Tuesday, December 18, 2007
Standing there was a man of just shorter than average height. I note that only because I sit at the very top of the bell curve, so I when I see that someone is taller or shorter than me, I immediately put it in the perspective of statistics. He was wearing a blue suit and had this factory fresh look about him, the look that toys have before they get played with. His left hand was holding a briefcase; his right hand was thrust out towards me, a smile on his face.
"Hi sir, my name is John, I'd just like a moment of your time!" He talked almost without breathing, and he seemed happy, like he really would like a moment of my time. I looked him over, not taking his hand. He noticed, but didn't seem to care.
"What are you selling?" I asked.
"Oh, ideas sir!" The exuberance he gave off was almost painful. "I sell ideas."
"You mean books? Action-item plans, self-help, stuff like that?" I wished that I had brought a cup of coffee with me to the door, so that I could sip it with an air of nonchalance and pretend that I had better things to be doing. I didn't.
"No sir," he said with a troubled look. "I mean I sell ideas." He gestured vaguely. "You know."
"No, I don't know."
"Like ... the idea of a chair, right? Would you like to buy chair?"
"I have chairs."
"No, I don't mean a chair, I mean the idea of a chair."
I looked him up and down. "What would I do with the idea of a chair? And why should I pay you for an idea? Ideas are free."
"Well ... yes and no. Thinking about ideas is free, but the ideas themselves are worth more than your dreams."
"How much are my dreams worth?"
"Well that depends on the quality of the dream - but look, I'm not here to buy things from you, I'm offering you the opportunity to buy quite valuable intangibles."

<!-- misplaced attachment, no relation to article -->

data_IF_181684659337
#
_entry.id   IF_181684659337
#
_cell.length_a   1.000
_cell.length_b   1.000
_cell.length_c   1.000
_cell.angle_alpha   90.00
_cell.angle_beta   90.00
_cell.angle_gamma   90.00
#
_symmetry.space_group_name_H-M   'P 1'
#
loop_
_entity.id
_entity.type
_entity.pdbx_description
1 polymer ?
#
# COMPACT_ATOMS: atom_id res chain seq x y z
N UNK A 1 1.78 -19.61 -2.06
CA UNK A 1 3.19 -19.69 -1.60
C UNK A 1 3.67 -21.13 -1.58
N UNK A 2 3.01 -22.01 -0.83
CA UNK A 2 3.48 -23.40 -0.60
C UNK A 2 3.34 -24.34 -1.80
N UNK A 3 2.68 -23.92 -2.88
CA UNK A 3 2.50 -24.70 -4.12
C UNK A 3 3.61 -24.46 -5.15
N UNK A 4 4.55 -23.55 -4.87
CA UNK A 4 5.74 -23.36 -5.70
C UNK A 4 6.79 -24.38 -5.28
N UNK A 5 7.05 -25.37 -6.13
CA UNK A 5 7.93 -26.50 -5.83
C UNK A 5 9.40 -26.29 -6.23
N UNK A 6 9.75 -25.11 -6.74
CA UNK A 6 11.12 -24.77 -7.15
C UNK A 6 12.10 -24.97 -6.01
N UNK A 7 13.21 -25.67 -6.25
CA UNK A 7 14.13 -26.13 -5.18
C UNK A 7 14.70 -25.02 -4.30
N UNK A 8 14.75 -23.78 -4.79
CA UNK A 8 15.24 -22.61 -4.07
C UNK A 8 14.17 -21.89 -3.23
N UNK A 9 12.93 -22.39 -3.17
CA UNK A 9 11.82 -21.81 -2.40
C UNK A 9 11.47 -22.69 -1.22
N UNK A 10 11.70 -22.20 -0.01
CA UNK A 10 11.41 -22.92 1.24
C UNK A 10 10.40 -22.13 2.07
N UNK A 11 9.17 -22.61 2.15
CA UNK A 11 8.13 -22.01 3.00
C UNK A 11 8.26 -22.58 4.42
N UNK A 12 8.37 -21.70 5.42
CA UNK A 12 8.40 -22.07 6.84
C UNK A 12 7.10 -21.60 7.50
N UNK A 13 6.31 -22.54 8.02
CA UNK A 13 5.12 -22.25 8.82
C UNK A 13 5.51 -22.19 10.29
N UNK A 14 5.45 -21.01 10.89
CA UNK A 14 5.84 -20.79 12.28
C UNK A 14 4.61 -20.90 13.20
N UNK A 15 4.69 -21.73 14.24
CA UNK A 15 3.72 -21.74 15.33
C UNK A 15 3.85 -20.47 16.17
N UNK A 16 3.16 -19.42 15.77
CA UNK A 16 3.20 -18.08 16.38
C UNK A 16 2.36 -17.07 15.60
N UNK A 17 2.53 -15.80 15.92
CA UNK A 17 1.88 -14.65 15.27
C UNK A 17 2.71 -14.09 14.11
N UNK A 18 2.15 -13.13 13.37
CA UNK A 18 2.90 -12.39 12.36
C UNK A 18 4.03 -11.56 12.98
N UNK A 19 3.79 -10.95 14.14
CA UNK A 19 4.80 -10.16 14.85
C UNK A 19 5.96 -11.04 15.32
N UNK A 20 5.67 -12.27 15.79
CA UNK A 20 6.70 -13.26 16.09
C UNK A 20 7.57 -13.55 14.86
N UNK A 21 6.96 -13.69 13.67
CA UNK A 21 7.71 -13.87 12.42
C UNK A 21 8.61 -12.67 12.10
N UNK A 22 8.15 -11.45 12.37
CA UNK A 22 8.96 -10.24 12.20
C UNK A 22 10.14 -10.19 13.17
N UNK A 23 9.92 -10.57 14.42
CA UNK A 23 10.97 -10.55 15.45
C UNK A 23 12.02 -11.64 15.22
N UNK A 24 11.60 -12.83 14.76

"But what would I do with them?"
"I don't know - that's up to you. You could share them, or combine them to make new ideas, or put them on your mantle for a conversation piece."
"I would put something intangible on my mantle?"
"Metaphorically, yes. But if you'll just have a look at what I'm offering, I'm sure that you'll find something you'd like. May I come in?"
I gave a look behind me, as though seriously considering the idea. "Eh - I've got other things going on. A lot of work to do. You know how it is."
"Alright, but here's my card - if you change your mind, I do make housecalls, ha ha." He pulled the card out of his breast pocket and held it out for me; I took it reluctantly. He headed off down the street, passing the other houses entirely. I looked down at the card - it didn't have any contact information on it, instead it simply read "John Johnson - Ideas For Sale". When I looked up, he was gone.
That's not what I wanted to talk about though. There was something that he said during the talk that I've always been fascinated with, and it's this; those little boxes that have the newspapers inside them. You stick a quarter in, and the box opens up. What's to prevent someone from pulling out all of the newspapers and reselling them? Or using that whole stack for paper mache? Or peeing on them? It's a complex system of incentives at work, and one of the reason those boxes are really interesting to me.
The newspaper company isn't really selling newspapers. They're selling eyeballs to advertisers. Therefore, it's in their best interests to get as many eyeballs on their papers as possible without regard to journalistic integrity. I think they've instead found that most of the time, journalistic integrity is what sells papers. That depends on your view of how fair and accurate the new media is though. I lean towards pretty fair, most of the time. Either way, it's not in their best interests to limit their audience with high prices - that's why newspapers are disproportionately cheap when compared to the cost that goes into making them. As cost goes down, the number of readers goes up.
So why don't they just make newspapers free? Ah, well that's because the newspaper* is selling eyeballs to companies. And just as the number of readers is inversely related to the cost, the interest of the individual is proportionally related to what it cost them. In other words, if a guy were paying $10 for a newspaper, you could be pretty certain that he's going to read through the whole thing. By instituting a cost, the newspaper can weed out most of the people who would just pick up the paper and not read it. Check out this awesome chart with completely fake numbers: